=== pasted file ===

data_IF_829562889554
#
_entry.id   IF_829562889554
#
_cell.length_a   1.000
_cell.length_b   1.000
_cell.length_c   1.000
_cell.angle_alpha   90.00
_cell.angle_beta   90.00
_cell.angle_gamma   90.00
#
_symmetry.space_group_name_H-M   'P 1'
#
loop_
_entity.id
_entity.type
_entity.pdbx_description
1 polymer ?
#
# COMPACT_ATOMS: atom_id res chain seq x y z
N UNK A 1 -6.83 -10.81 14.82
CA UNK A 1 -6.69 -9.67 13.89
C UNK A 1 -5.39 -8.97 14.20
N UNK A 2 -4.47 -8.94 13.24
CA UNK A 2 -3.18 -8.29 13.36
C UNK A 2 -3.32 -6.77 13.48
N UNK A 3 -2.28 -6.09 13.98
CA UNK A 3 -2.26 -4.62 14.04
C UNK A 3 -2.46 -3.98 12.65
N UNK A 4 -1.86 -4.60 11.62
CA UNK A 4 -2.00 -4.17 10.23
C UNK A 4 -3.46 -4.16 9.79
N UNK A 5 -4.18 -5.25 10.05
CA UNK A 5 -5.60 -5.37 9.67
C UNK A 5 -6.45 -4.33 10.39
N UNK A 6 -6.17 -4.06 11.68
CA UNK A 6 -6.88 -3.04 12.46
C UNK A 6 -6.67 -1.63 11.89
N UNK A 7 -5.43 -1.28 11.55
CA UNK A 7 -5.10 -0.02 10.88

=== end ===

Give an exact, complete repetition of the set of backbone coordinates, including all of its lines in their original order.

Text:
data_IF_829562889554
#
_entry.id   IF_829562889554
#
_cell.length_a   1.000
_cell.length_b   1.000
_cell.length_c   1.000
_cell.angle_alpha   90.00
_cell.angle_beta   90.00
_cell.angle_gamma   90.00
#
_symmetry.space_group_name_H-M   'P 1'
#
loop_
_entity.id
_entity.type
_entity.pdbx_description
1 polymer ?
#
# COMPACT_ATOMS: atom_id res chain seq x y z
N UNK A 1 -6.83 -10.81 14.82
CA UNK A 1 -6.69 -9.67 13.89
C UNK A 1 -5.39 -8.97 14.20
N UNK A 2 -4.47 -8.94 13.24
CA UNK A 2 -3.18 -8.29 13.36
C UNK A 2 -3.32 -6.77 13.48
N UNK A 3 -2.28 -6.09 13.98
CA UNK A 3 -2.26 -4.62 14.04
C UNK A 3 -2.46 -3.98 12.65
N UNK A 4 -1.86 -4.60 11.62
CA UNK A 4 -2.00 -4.17 10.23
C UNK A 4 -3.46 -4.16 9.79
N UNK A 5 -4.18 -5.25 10.05
CA UNK A 5 -5.60 -5.37 9.67
C UNK A 5 -6.45 -4.33 10.39
N UNK A 6 -6.17 -4.06 11.68
CA UNK A 6 -6.88 -3.04 12.46
C UNK A 6 -6.67 -1.63 11.89
N UNK A 7 -5.43 -1.28 11.55
CA UNK A 7 -5.10 -0.02 10.88